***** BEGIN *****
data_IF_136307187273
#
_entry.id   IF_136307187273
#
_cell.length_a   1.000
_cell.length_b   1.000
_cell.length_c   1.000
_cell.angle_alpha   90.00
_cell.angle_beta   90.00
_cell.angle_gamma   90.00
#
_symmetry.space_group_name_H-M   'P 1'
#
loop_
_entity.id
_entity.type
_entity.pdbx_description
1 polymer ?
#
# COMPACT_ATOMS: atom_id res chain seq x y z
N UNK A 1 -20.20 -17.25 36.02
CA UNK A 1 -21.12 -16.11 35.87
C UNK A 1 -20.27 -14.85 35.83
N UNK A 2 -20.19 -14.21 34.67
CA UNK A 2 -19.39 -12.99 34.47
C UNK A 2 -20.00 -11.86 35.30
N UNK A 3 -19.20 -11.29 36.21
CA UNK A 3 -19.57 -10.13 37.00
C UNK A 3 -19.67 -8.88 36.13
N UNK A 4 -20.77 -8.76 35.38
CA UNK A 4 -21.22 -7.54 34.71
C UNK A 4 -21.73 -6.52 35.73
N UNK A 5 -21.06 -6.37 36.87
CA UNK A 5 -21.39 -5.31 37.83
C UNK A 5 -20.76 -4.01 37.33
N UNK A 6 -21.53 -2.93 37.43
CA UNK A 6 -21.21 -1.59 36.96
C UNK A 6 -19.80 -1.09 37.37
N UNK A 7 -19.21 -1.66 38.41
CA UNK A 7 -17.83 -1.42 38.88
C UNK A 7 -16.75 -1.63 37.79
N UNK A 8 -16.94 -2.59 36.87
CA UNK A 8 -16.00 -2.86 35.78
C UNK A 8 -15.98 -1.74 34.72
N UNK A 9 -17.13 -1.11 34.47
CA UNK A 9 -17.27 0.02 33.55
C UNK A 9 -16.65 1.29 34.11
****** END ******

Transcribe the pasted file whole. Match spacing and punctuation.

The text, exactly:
data_IF_136307187273
#
_entry.id   IF_136307187273
#
_cell.length_a   1.000
_cell.length_b   1.000
_cell.length_c   1.000
_cell.angle_alpha   90.00
_cell.angle_beta   90.00
_cell.angle_gamma   90.00
#
_symmetry.space_group_name_H-M   'P 1'
#
loop_
_entity.id
_entity.type
_entity.pdbx_description
1 polymer ?
#
# COMPACT_ATOMS: atom_id res chain seq x y z
N UNK A 1 -20.20 -17.25 36.02
CA UNK A 1 -21.12 -16.11 35.87
C UNK A 1 -20.27 -14.85 35.83
N UNK A 2 -20.19 -14.21 34.67
CA UNK A 2 -19.39 -12.99 34.47
C UNK A 2 -20.00 -11.86 35.30
N UNK A 3 -19.20 -11.29 36.21
CA UNK A 3 -19.57 -10.13 37.00
C UNK A 3 -19.67 -8.88 36.13
N UNK A 4 -20.77 -8.76 35.38
CA UNK A 4 -21.22 -7.54 34.71
C UNK A 4 -21.73 -6.52 35.73
N UNK A 5 -21.06 -6.37 36.87
CA UNK A 5 -21.39 -5.31 37.83
C UNK A 5 -20.76 -4.01 37.33
N UNK A 6 -21.53 -2.93 37.43
CA UNK A 6 -21.21 -1.59 36.96
C UNK A 6 -19.80 -1.09 37.37
N UNK A 7 -19.21 -1.66 38.41
CA UNK A 7 -17.83 -1.42 38.88
C UNK A 7 -16.75 -1.63 37.79
N UNK A 8 -16.94 -2.59 36.87
CA UNK A 8 -16.00 -2.86 35.78
C UNK A 8 -15.98 -1.74 34.72
N UNK A 9 -17.13 -1.11 34.47
CA UNK A 9 -17.27 0.02 33.55
C UNK A 9 -16.65 1.29 34.11